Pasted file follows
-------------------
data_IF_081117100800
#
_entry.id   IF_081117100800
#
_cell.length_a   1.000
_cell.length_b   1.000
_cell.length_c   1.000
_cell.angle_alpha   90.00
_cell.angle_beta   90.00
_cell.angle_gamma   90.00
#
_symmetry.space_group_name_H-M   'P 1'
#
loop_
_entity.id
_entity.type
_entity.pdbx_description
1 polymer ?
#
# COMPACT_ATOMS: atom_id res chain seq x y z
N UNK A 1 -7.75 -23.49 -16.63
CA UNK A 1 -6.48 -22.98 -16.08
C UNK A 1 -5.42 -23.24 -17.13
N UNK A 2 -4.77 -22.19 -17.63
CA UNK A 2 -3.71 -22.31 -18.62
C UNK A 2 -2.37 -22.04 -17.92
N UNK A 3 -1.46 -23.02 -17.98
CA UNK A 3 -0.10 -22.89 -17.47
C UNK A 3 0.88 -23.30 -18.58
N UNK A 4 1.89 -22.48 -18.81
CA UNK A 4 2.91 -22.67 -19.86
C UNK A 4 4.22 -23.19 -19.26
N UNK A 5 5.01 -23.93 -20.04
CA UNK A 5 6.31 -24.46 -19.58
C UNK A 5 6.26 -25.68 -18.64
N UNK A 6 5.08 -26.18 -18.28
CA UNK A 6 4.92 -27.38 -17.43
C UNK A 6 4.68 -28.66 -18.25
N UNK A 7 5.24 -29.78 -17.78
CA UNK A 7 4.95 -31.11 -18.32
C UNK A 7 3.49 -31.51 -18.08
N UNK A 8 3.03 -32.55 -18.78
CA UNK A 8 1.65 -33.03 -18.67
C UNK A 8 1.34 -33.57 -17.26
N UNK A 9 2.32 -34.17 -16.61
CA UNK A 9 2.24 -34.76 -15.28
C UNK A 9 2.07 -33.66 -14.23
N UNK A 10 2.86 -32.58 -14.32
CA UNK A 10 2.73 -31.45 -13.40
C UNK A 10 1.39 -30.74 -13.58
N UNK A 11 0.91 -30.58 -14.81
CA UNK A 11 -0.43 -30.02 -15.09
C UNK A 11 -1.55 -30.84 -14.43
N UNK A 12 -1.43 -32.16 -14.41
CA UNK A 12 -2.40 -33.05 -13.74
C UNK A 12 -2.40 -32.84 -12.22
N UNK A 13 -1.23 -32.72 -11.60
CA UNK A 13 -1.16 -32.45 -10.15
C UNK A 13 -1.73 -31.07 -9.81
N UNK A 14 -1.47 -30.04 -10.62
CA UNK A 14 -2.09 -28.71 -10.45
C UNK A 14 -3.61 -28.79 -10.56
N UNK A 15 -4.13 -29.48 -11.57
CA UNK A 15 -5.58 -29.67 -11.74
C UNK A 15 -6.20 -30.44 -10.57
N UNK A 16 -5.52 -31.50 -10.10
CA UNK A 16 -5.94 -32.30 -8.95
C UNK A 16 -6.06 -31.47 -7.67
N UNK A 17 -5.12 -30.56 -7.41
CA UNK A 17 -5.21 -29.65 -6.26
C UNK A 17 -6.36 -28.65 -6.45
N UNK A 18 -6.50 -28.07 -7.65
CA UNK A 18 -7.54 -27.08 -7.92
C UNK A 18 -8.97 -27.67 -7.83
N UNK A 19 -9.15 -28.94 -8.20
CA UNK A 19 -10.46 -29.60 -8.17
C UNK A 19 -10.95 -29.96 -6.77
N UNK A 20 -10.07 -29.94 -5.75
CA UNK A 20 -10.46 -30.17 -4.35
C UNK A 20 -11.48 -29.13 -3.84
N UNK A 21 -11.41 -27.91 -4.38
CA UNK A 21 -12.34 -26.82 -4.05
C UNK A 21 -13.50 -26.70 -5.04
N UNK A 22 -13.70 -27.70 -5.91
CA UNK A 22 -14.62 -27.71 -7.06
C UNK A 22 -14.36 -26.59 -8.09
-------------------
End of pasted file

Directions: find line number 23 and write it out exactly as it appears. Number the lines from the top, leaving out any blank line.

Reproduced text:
C UNK A 1 -5.42 -23.24 -17.13